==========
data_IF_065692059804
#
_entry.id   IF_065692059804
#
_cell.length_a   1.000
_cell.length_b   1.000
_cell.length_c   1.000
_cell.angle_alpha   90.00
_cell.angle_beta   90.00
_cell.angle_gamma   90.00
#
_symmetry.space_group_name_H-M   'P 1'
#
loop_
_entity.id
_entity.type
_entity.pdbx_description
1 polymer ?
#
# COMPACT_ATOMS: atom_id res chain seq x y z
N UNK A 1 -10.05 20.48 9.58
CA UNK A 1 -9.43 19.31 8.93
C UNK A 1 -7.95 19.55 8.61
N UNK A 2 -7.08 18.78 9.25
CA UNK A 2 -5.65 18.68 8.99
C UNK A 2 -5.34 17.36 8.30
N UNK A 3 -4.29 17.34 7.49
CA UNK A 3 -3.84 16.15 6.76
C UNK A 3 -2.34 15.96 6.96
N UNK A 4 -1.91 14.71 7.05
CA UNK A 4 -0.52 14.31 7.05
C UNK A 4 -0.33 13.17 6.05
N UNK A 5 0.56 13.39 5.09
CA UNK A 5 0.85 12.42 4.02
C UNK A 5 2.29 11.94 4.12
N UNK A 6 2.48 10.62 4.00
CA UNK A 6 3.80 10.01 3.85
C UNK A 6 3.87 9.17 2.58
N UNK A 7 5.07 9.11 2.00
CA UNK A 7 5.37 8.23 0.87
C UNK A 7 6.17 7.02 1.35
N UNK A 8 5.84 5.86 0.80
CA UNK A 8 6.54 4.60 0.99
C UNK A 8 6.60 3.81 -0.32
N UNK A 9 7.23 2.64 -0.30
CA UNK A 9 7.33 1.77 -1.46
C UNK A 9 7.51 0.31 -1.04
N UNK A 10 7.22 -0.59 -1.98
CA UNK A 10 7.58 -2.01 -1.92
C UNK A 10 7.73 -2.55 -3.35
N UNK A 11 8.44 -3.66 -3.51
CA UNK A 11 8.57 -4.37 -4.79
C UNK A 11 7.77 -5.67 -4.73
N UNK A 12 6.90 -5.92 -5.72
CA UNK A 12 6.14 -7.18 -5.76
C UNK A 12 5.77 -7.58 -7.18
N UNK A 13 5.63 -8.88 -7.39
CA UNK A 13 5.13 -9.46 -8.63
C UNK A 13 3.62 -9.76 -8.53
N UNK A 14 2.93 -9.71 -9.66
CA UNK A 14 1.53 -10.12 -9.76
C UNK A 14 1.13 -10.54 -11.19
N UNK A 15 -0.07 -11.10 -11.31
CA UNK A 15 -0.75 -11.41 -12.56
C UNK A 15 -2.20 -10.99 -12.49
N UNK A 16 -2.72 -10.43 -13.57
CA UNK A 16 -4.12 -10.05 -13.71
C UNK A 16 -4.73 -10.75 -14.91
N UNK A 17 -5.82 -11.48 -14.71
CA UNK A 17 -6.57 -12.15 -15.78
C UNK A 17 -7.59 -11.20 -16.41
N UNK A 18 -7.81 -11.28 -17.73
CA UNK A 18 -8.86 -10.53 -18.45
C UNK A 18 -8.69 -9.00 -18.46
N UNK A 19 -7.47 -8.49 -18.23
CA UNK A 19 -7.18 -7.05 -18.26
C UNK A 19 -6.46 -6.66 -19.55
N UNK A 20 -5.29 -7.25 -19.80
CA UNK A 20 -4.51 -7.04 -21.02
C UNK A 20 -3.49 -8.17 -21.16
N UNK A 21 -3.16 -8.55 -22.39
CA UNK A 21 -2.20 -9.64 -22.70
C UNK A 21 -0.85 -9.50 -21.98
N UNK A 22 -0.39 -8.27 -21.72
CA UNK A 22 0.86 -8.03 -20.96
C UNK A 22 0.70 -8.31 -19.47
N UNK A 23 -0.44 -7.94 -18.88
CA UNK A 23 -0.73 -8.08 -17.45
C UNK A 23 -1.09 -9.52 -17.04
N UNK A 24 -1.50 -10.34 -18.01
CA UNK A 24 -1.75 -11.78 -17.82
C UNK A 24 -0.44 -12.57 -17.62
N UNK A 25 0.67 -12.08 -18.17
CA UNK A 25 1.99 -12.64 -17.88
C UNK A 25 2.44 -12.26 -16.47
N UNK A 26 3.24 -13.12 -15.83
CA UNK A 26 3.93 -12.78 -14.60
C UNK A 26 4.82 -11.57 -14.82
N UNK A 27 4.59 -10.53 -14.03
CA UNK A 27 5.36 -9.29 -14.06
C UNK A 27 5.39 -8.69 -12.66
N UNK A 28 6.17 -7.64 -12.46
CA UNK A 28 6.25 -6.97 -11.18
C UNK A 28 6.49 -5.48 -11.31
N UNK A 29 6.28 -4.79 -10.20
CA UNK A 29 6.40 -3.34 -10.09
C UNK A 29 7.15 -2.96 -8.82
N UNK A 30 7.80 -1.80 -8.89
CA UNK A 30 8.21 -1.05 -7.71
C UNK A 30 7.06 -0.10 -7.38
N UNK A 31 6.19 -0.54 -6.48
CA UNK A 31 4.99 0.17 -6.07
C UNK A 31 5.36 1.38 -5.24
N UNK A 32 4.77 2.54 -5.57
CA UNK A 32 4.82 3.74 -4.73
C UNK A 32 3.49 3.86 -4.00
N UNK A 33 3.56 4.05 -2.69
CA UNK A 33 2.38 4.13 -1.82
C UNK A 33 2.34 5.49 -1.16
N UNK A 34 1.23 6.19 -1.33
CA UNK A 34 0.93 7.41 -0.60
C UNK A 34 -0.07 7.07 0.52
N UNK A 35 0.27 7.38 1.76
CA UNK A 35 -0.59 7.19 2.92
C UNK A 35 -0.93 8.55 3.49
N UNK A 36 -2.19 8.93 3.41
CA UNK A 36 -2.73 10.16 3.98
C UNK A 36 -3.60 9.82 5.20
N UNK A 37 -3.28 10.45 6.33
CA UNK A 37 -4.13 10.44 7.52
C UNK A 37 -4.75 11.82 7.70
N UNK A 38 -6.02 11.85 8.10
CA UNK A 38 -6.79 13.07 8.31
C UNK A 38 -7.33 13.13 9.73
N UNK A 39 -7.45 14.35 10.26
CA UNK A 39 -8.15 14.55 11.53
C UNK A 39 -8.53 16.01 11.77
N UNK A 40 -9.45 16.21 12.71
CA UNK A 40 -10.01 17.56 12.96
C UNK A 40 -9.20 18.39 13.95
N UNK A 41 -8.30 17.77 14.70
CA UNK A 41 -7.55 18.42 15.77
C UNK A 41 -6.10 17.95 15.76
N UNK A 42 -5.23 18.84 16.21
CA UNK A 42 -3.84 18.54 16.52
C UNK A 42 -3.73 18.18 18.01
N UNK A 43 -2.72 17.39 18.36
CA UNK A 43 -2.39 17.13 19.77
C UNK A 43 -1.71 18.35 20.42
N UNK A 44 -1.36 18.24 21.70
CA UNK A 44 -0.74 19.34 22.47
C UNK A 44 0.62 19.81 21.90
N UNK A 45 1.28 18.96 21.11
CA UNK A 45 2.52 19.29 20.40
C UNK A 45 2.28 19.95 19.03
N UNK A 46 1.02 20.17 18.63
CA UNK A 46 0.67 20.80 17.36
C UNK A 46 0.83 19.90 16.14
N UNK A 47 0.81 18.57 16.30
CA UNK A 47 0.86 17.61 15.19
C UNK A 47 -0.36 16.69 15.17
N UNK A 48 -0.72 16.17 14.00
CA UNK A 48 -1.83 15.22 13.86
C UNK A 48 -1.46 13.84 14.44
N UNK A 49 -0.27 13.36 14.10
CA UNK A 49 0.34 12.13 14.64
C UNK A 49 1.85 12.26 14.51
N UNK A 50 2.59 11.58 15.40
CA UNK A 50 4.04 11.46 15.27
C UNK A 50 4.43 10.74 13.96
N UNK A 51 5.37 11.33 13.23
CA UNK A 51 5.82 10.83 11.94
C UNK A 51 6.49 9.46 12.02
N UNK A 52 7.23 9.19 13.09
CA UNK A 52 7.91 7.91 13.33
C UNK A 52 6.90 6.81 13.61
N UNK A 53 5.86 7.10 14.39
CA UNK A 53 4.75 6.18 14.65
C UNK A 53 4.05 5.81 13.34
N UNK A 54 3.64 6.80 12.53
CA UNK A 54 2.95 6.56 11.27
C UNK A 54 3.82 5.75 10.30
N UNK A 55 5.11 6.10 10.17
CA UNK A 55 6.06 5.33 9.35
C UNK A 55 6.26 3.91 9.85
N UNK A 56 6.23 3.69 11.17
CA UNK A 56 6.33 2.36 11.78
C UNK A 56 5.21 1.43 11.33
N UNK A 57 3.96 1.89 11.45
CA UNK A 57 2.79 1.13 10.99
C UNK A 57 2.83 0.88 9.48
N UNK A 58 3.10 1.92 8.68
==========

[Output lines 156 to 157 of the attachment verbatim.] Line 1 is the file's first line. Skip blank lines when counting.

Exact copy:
N UNK A 46 1.02 20.17 18.63
CA UNK A 46 0.67 20.80 17.36